NoBe Nexo

2017 Plimpton-Poorvu Design Prize, First Place Winner

Patricia Alvarez, MDes Real Estate and the Built Environment ’18
Lisa Hollywood, MAUD ’17
Chris Merritt, MLA II ‘ 17
Lindsay Woodson, MDes & MUP ’17

View of NoBe Nexo towards Biscayne Bay
Nexo Paseo, the main artery of the development, is an open space promenade connecting the bay and the ocean, and the focal point of food-related programming and community vitality. It performs as the food hub, job center, economic driver, and stormwater management stystem that functions as the foundation of the development.

NoBe Nexo is a redevelopment project in North Miami Beach, Florida, integrating a mix of uses into a cultural and culinary hub that through a performative density strategy provides a model of resilience to climate change and gentrification. The project implements immediate mitigation and prevention measures for pressing environmental risks as well as delivering assets relevant to the current residents and local character of the neighborhood.

Located at the boundary between the affordable neighborhood of North Beach and the upscale neighborhood of Surfside to the north, development pressure is acute at this location. Nobe Nexo creates a nexus between the disparate neighborhoods and protects the residents of North Beach from wholesale displacement.

The current North Beach community is economically disadvantaged compared to its neighbors, and the population is largely Hispanic. This project also aims to ameliorate the food insecurity of the neighborhood and frames the development as a culinary destination for all income levels.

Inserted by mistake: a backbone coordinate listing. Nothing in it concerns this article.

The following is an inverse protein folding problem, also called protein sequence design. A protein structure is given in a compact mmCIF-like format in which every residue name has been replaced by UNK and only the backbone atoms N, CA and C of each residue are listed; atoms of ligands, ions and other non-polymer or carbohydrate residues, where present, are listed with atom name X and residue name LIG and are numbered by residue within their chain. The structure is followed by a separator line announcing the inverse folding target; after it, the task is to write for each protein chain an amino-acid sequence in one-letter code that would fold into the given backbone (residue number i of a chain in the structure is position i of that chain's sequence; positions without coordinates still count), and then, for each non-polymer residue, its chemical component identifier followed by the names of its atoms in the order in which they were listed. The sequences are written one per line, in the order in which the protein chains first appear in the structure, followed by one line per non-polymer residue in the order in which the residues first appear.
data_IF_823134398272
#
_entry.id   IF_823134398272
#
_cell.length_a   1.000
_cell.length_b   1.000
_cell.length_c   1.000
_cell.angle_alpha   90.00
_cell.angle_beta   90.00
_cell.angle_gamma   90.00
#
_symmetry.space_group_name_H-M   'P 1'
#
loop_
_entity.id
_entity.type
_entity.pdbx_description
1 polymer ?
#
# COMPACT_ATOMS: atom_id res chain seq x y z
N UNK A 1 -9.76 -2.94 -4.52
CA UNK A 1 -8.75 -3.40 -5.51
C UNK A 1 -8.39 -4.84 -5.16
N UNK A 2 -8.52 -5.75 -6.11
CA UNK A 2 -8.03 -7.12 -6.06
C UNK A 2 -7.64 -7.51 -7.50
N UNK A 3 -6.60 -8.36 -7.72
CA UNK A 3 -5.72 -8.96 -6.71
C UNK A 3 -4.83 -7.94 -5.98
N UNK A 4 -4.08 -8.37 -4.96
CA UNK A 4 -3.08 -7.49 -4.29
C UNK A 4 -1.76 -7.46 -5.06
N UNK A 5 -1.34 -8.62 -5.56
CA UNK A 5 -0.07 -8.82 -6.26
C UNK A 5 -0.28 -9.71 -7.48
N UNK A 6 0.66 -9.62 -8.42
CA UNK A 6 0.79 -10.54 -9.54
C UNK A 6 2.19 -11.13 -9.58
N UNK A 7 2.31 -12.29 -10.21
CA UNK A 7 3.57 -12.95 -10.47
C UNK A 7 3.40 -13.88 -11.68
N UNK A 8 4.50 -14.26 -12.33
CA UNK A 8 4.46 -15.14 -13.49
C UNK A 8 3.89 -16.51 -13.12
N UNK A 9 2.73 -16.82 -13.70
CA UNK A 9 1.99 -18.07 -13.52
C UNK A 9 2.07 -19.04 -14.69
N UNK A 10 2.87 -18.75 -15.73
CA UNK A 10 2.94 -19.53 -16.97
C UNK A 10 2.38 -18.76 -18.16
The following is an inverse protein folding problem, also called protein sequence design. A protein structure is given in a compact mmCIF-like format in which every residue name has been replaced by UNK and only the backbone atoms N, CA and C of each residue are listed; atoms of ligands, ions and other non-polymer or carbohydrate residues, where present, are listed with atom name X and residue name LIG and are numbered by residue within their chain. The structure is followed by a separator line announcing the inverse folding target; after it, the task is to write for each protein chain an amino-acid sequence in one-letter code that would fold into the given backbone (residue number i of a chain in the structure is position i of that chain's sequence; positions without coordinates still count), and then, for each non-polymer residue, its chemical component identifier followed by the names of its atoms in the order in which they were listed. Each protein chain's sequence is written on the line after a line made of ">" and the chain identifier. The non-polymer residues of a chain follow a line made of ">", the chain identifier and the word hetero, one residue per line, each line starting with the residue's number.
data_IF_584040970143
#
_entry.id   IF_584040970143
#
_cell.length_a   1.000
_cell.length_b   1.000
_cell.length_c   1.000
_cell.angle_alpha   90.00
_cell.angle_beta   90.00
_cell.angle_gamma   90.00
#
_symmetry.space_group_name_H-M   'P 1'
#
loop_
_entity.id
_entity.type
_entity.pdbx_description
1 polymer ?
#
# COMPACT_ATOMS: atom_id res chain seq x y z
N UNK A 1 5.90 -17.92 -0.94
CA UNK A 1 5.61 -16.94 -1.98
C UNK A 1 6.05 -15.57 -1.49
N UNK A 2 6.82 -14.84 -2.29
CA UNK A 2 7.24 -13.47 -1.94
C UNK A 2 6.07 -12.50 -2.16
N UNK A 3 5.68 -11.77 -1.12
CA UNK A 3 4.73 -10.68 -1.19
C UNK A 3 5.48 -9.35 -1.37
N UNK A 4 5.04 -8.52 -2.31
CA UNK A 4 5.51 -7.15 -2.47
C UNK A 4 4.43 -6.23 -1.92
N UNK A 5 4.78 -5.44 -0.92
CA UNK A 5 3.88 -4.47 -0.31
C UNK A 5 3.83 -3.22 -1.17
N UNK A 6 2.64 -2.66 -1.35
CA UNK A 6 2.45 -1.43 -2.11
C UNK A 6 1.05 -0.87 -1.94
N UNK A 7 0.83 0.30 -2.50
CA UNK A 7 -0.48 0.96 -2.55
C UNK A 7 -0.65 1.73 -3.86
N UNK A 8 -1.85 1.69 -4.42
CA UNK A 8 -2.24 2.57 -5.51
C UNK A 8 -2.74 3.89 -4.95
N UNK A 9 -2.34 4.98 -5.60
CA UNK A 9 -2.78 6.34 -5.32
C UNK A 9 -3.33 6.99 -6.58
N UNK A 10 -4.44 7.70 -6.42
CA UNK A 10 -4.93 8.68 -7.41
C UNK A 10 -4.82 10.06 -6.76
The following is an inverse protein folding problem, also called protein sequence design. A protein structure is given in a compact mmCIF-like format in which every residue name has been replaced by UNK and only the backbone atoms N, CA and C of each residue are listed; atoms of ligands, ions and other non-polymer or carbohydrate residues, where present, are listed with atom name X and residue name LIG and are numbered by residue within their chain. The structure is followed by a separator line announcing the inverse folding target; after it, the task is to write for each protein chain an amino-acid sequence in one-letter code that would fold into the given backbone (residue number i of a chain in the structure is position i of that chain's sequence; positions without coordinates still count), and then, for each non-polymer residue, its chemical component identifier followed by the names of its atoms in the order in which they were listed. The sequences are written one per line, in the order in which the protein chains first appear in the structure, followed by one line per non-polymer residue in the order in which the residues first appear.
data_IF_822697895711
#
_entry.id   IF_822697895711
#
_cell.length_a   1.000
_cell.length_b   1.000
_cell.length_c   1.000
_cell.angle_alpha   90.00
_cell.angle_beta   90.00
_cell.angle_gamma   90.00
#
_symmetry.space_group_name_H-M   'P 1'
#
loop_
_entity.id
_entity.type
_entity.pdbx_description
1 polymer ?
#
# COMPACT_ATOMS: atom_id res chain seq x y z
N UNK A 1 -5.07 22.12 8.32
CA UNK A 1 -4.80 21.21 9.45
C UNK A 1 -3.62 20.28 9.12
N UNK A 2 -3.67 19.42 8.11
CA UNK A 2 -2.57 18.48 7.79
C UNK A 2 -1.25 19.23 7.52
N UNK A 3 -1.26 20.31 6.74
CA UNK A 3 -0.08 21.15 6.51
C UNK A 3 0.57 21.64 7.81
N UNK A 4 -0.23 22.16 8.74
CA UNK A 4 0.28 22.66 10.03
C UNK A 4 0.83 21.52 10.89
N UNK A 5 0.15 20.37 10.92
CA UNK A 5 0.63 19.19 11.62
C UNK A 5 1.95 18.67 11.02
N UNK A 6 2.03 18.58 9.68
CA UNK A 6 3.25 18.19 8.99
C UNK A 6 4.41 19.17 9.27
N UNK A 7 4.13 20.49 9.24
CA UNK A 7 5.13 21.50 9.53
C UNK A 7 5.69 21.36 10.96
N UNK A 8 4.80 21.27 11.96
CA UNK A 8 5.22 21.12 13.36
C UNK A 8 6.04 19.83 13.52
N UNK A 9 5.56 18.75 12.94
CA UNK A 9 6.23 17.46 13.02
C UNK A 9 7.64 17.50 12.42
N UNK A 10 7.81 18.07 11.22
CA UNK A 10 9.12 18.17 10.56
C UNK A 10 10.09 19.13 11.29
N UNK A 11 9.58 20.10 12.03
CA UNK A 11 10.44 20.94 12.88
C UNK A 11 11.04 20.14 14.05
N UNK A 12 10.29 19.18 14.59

Land use diagram (left) and phasing details (right). Click to enlarge.

The 18-acre site includes 1.5 million square feet of retail, hospitality, institutional and residential uses, offering an array of products and units to balance the requirements for affordability and luxury within 3 phases over a 15-year investment horizon. The land assembly is facilitated by a clustering of publicly-owned land at the site, with 58% of the parcels owned by either of the city (West Lots) or institutions (elementary school, senior housing, and church).

In order to afford the resiliency measures required for the area, on top of the subsidies applicable to the development, the Adaptation Action Area seeks to involve third party capital through innovative financing alternatives.

The level of investment calls for an enhanced density or “Performative Density” within a private-public partnership structure to ensure the feasibility of public benefits. The massing responds to the existing context with height along the bay and Collins Avenue, and steps down toward single-family housing to the south. Neighborhood features are preserved within the redevelopment, with the preservation of specific historic buildings and the continuation of existing institutional uses.

The main artery of the development, Nexo Paseo, is an open space promenade connecting the bay and the ocean, and is the focal point of food-related programming and community vitality. It performs as the food hub, job center, economic driver, and storm water management system that functions as the foundation of the development.

The Hub: As the groundbreaking component, The Hub includes a culinary institute and school as an institutional anchor seeking to reinforce employment and local opportunity. Major festivals will be cultivated through a partnership between the local elementary school and Miami Culinary Institute to offer events such as cooking demonstrations, after-school classes for kids, and community workshops.

Plimpton-Poorvu Design Prize

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Established with a gift by long-term friends, business partners, and GSD advocates Samuel Plimpton (MBA ‘ 77 & MArch ’80) and William J. Poorvu (MBA ’58), the Plimpton-Poorvu Design Prize recognizes the two top teams or individuals for a viable real estate project completed as part of the GSD curriculum. Both teams’ projects demonstrate a successful integration of design, feasibility, and implementation strategy.
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